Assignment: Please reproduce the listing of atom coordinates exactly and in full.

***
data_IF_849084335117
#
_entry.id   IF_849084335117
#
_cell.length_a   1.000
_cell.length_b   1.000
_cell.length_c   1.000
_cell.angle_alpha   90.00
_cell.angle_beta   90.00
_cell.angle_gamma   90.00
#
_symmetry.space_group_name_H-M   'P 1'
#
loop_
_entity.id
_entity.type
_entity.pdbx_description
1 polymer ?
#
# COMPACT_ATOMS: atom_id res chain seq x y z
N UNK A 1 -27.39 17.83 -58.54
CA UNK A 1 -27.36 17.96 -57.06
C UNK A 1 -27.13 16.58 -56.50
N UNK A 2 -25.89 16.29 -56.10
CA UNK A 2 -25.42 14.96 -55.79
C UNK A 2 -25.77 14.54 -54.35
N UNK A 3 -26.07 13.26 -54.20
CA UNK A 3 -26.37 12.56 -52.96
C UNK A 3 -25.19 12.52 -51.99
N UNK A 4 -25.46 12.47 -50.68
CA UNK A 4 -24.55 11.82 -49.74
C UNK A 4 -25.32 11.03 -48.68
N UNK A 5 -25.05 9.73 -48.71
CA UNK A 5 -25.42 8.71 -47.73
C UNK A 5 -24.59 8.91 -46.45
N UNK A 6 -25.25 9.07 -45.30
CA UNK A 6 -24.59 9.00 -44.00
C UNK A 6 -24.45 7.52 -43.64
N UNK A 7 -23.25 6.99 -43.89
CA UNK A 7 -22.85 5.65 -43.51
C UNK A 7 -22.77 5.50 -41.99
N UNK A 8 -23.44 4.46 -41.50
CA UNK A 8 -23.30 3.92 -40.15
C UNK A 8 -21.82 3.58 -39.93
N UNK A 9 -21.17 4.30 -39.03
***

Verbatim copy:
data_IF_849084335117
#
_entry.id   IF_849084335117
#
_cell.length_a   1.000
_cell.length_b   1.000
_cell.length_c   1.000
_cell.angle_alpha   90.00
_cell.angle_beta   90.00
_cell.angle_gamma   90.00
#
_symmetry.space_group_name_H-M   'P 1'
#
loop_
_entity.id
_entity.type
_entity.pdbx_description
1 polymer ?
#
# COMPACT_ATOMS: atom_id res chain seq x y z
N UNK A 1 -27.39 17.83 -58.54
CA UNK A 1 -27.36 17.96 -57.06
C UNK A 1 -27.13 16.58 -56.50
N UNK A 2 -25.89 16.29 -56.10
CA UNK A 2 -25.42 14.96 -55.79
C UNK A 2 -25.77 14.54 -54.35
N UNK A 3 -26.07 13.26 -54.20
CA UNK A 3 -26.37 12.56 -52.96
C UNK A 3 -25.19 12.52 -51.99
N UNK A 4 -25.46 12.47 -50.68
CA UNK A 4 -24.55 11.82 -49.74
C UNK A 4 -25.32 11.03 -48.68
N UNK A 5 -25.05 9.73 -48.71
CA UNK A 5 -25.42 8.71 -47.73
C UNK A 5 -24.59 8.91 -46.45
N UNK A 6 -25.25 9.07 -45.30
CA UNK A 6 -24.59 9.00 -44.00
C UNK A 6 -24.45 7.52 -43.64
N UNK A 7 -23.25 6.99 -43.89
CA UNK A 7 -22.85 5.65 -43.51
C UNK A 7 -22.77 5.50 -41.99
N UNK A 8 -23.44 4.46 -41.50
CA UNK A 8 -23.30 3.92 -40.15
C UNK A 8 -21.82 3.58 -39.93
N UNK A 9 -21.17 4.30 -39.03